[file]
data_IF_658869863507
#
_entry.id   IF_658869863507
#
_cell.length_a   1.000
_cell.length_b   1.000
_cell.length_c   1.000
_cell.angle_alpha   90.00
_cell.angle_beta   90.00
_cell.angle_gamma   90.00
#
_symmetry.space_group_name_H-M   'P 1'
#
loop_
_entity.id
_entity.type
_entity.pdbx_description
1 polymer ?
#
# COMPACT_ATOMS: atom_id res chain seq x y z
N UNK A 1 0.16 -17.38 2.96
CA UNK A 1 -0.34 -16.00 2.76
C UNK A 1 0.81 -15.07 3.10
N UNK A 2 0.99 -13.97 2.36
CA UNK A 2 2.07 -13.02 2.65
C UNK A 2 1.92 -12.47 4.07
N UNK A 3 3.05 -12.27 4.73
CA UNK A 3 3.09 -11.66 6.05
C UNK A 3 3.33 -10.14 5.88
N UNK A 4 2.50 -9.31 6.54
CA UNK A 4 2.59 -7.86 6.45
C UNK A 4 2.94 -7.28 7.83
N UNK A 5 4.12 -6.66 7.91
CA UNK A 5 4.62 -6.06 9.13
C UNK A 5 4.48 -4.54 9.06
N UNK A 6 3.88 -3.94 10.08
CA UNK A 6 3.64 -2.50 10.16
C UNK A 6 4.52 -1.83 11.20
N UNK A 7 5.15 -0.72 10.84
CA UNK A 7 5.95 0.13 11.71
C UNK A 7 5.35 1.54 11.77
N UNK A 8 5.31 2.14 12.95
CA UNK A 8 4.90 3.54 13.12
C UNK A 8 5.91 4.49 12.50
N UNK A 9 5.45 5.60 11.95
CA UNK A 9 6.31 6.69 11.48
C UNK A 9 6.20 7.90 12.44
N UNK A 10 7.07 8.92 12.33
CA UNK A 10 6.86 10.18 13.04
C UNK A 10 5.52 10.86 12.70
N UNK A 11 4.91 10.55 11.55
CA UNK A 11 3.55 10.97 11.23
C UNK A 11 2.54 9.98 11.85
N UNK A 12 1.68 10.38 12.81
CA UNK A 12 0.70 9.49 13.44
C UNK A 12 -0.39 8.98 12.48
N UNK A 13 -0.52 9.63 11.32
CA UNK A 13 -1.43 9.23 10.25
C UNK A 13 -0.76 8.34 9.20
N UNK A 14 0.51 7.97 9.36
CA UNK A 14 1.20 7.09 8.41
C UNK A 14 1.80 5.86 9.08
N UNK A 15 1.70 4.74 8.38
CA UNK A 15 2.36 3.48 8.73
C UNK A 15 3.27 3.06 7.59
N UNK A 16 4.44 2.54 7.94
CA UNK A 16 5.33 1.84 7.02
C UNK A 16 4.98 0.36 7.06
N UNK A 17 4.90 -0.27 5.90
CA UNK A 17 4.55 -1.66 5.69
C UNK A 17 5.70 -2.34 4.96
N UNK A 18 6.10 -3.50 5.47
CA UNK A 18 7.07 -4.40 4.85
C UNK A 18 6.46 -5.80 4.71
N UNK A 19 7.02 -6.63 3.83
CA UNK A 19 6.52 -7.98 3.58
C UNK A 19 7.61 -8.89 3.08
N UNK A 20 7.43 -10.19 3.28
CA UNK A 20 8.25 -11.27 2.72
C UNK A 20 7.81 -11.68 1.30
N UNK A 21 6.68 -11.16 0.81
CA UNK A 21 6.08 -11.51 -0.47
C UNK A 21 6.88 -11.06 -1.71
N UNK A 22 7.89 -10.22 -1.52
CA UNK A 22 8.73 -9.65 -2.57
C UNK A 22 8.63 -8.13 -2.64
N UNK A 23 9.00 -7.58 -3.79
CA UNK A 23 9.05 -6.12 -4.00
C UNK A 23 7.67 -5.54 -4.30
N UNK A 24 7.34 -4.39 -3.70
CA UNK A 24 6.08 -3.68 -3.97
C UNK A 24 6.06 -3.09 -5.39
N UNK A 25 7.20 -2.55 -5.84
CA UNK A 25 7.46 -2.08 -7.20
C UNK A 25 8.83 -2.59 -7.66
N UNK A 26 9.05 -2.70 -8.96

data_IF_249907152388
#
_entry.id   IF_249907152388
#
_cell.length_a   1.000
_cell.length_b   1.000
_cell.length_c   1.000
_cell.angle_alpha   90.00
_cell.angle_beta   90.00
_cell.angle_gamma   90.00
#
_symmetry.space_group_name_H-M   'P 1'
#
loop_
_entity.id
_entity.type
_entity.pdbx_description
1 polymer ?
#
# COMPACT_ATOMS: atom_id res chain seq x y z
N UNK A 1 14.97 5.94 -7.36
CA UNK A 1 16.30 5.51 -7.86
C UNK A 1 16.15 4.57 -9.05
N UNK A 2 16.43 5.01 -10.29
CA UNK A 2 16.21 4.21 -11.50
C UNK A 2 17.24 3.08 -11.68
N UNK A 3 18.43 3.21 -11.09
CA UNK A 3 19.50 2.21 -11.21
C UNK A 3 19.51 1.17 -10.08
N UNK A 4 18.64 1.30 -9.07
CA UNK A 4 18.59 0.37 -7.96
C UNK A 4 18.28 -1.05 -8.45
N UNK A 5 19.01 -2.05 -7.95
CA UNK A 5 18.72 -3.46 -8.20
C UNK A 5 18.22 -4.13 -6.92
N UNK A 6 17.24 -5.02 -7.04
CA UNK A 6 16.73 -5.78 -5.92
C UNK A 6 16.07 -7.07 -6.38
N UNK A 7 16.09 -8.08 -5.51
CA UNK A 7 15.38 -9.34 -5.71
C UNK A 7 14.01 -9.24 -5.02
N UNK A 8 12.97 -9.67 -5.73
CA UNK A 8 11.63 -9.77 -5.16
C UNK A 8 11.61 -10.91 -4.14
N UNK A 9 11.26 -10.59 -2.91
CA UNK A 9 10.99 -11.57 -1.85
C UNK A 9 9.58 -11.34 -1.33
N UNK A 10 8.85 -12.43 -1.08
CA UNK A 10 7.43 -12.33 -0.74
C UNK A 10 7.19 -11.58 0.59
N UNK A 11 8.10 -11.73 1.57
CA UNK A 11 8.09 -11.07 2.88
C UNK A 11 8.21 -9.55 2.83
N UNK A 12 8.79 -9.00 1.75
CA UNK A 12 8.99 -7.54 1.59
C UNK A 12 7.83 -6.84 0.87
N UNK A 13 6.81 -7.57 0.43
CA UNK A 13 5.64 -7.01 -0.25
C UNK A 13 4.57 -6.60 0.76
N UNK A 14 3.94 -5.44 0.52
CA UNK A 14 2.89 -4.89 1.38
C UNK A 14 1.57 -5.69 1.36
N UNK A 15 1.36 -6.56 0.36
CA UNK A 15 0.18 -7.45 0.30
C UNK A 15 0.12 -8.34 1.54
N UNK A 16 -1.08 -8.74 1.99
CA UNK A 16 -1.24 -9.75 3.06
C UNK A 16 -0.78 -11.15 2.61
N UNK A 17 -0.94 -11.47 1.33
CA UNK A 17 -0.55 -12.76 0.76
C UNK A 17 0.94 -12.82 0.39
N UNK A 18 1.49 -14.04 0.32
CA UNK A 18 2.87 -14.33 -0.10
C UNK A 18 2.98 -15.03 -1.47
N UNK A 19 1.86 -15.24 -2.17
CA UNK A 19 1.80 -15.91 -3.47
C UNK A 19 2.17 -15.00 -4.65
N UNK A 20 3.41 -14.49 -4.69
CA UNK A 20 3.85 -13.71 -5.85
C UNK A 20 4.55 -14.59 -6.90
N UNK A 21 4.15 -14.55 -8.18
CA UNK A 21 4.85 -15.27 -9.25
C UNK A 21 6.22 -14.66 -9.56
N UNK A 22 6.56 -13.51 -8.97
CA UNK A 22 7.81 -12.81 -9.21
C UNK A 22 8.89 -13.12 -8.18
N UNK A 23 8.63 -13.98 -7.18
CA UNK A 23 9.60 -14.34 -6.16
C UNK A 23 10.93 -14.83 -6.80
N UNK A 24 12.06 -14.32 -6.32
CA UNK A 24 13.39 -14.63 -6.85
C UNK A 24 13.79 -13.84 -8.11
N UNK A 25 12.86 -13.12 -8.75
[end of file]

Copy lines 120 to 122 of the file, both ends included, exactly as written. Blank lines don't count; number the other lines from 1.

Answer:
N UNK A 2 16.43 5.01 -10.29
CA UNK A 2 16.21 4.21 -11.50
C UNK A 2 17.24 3.08 -11.68